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Houston Possession with Intent to Deliver Defense Attorneys

Possession with Intent to Deliver

If you’re charged with possession with intent to deliver, it’s best to seek a skilled criminal defense attorney as soon as possible. A charge of this nature has a sentence of incarceration starting at 180 days. Your future, as well as your family’s, is at stake. You need to seek legal counsel with experience in these types of criminal defense cases. Our team of criminal defense lawyers at The Gonzalez Law Group is dedicated to each client’s case and wants to provide as much help as possible. Contact our office in Houston, TX, at (832) 530-4070 to get a free consultation. Our lawyer for possession with intent to deliver can meet with you and go over your case to see if we can represent you. We work with clients in Houston, Spring, Tomball, Waller, Kingwood, Katy, Cypress, Galveston, Clear Lake City, Galena Park, Pasadena, Deer Park, Jacinto City, Baytown, Jersey Village, La Porte, Kemah, Channelview, Bay City, Aldine, and more.

Overview of Possession with Intent to Deliver 

Possession with Intent to Deliver Offense

According to the Texas Health and Safety Code § 481.002, “delivery” refers to a drug transaction or the act of transferring a controlled substance to another. By the law’s definition, this act is illegal, regardless of there being a formal business relationship between the two parties or not.

As stated by Texas Health and Safety Code § 481.112, an individual can be charged with possession with intent to deliver when they are aware that what they are doing is part of a delivery transaction. It can also involve any of the chemicals listed inside the various penalty groups. Because the offense doesn’t specifically go over every scenario in which an individual is labeled as having an intention to deliver, then the offense can be affected by many factors, including the amount of possession, nature of possession, and past criminal history.

Possession with Intent to Deliver Penalties

Penalty Group 1

Offense

Fine

Incarceration

Less than 1g

State Jail Felony

Up to $10,000

180 days to 2 years

1g to 4g

Second Degree Felony

Up to $10,000

2 years to 20 years

4g to 200g

First Degree Felony

Up to $10,000

5 years to 99 years

200g to 400g

Up to $100,000

10 years to 99 years

400g or more

Up to $250,000

Life; 15 to 99 years

Penalty Group 1-A

Offense

Fine

Incarceration

Less than 20 units

State Jail Felony

Up to $10,000

180 days to 2 years

20 units to 80 units

Second Degree Felony

Up to $10,000

2 years to 20 years

80 units to 4,000 units

First Degree Felony

Up to $10,000

5 years to 99 years

4,000 units or more

Up to $250,000

Life; 15 years to 99 years

Penalty Group 2/2-A

Offense

Fine

Incarceration

Less than 1 g

State Jail Felony

Up to $10,000

180 days to 2 years

1g to 4g

Second Degree Felony

Up to $10,000

2 years to 20 years

4g to 400g

First Degree Felony

Up to $10,000

5 years to 99 years

400g or more

Up to $100,000

Life; 10 to 99 years

Penalty Group 3/4

Offense

Fine

Incarceration

Less than 28g

State Jail Felony

Up to $10,000

180 days to 2 years

28g to 200g

Second Degree Felony

Up to $10,000

2 years to 20 years

200g to 400g

First Degree Felony

Up to $10,000

5 years to 99 years

400g or more

Up to $100,000

Life; 10 to 99 years

The penalty for possession with the intent to deliver can be aggravated to a higher offense if it involves the presence of a child. Texas Health and Safety Code § 481.1122 states that a state jail felony or second-degree felony can increase by one degree if it is revealed that the offense involved a child younger than 18 years old. The penalty for the possession amount between 200 to 400 grams is increased to $150,000, while the penalty for the possession amount of more than 400 grams increases to at least 20 years of incarceration and up to $300,000 in fines.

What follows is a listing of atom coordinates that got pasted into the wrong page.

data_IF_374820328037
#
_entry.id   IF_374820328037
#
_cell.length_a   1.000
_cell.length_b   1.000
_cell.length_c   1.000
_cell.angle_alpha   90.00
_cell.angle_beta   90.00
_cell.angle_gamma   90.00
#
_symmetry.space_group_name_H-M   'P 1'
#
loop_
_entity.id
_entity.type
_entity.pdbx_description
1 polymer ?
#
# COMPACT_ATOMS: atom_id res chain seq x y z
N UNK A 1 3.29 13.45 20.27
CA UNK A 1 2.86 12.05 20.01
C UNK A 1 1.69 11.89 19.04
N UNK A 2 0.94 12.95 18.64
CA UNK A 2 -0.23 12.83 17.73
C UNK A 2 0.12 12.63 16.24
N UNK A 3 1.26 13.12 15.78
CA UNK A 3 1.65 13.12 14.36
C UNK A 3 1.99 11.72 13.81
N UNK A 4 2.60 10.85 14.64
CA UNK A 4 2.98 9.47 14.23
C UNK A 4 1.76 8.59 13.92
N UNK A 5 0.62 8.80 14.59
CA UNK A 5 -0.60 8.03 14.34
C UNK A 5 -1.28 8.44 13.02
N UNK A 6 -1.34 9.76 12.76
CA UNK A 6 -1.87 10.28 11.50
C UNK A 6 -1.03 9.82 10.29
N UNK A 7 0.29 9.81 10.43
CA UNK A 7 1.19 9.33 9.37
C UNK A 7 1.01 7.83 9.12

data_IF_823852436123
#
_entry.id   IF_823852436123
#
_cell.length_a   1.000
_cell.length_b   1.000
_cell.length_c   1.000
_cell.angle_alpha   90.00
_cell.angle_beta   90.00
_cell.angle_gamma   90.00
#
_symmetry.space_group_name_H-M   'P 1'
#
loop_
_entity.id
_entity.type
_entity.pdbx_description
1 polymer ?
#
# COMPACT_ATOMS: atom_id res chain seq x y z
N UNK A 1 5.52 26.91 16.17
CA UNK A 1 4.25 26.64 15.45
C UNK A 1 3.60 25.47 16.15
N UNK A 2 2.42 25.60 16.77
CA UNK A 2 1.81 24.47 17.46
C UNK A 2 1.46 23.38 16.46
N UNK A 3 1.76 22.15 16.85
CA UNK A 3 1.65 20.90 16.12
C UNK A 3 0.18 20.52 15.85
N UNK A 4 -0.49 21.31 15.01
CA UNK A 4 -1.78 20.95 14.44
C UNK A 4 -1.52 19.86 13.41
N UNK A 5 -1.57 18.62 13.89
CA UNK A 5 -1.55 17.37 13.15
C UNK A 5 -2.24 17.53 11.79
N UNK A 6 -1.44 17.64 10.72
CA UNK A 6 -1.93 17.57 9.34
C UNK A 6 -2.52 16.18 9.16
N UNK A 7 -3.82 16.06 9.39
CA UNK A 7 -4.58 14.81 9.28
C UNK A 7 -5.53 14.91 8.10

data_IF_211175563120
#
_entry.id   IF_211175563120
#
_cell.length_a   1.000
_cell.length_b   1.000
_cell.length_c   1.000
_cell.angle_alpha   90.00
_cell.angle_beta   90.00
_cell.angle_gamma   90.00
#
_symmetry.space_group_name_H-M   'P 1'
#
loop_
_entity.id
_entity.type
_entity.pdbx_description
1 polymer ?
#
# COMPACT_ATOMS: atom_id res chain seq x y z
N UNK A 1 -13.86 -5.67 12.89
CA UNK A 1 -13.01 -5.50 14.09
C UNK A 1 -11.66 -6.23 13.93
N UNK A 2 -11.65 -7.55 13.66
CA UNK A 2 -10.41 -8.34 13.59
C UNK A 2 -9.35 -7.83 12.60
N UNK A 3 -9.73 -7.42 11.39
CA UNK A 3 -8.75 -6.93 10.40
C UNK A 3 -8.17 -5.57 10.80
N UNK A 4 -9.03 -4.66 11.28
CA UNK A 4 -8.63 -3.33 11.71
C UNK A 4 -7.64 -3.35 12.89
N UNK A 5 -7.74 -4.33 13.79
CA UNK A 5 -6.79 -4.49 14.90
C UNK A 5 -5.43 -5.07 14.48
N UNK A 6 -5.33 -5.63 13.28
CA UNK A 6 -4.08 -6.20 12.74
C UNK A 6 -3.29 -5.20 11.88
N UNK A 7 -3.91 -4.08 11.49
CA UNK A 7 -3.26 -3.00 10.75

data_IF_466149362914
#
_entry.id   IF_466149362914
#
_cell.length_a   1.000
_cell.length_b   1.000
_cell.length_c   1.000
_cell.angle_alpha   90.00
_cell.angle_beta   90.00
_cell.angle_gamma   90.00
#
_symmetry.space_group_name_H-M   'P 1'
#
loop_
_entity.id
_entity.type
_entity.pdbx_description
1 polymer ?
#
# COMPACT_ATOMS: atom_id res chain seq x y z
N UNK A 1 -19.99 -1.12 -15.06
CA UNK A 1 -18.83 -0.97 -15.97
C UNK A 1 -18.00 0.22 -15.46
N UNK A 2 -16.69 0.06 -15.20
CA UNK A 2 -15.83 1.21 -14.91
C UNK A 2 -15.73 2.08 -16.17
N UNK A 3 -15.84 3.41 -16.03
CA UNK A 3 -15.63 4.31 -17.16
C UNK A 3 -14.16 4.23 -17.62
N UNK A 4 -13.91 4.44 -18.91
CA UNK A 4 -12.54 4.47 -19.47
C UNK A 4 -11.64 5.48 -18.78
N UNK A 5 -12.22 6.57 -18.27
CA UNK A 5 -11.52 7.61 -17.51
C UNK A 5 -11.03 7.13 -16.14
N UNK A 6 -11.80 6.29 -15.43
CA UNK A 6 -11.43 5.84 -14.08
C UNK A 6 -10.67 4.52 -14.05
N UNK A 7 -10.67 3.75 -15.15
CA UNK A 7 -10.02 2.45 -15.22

On the other hand, penalties for possession with intent to deliver, do not need to apply if an individual has the substance legally prescribed by a doctor. The specific dose of drugs prescribed by a doctor includes such as those of low-THC cannabis. A certified organization dispensing such prescriptions of low-THC cannabis is also exempt from the law. As always, all penalties are ultimately up to the court and judge.

Additional Resources

Texas Criminal Coalition Page – The Texas Criminal Coalition is an organization dedicated to advocacy and conducting research studies involving criminal justice inside the state and the county. In this page, you can find previous research studies involving specific crimes and target groups.

Texas Health and Safety Code Page – The Texas legislature copies available online. You can go through this page and find the specific statutes mentioned above, as well as other ones involving other drug crimes.

Contact a Houston Criminal Defense Attorney

Getting charged with possession with intent to deliver has serious consequences under Texas law, and you have to be careful when speaking to authorities. The best plan is to contact a criminal defense attorney for possession with intent to deliver, so they can review your case and advise you on what to do next. The Gonzalez Law Group is a criminal defense firm that specializes in various practice areas, including those of drug crimes.

At The Gonzalez Law Group, we understand how difficult it is to be charged with any crime, especially one involving drugs. If we take your case, we can represent you in front of legal authorities. Call our office at (832) 530-4070 for a free consultation or feel free to fill out one of our blank forms at the bottom.

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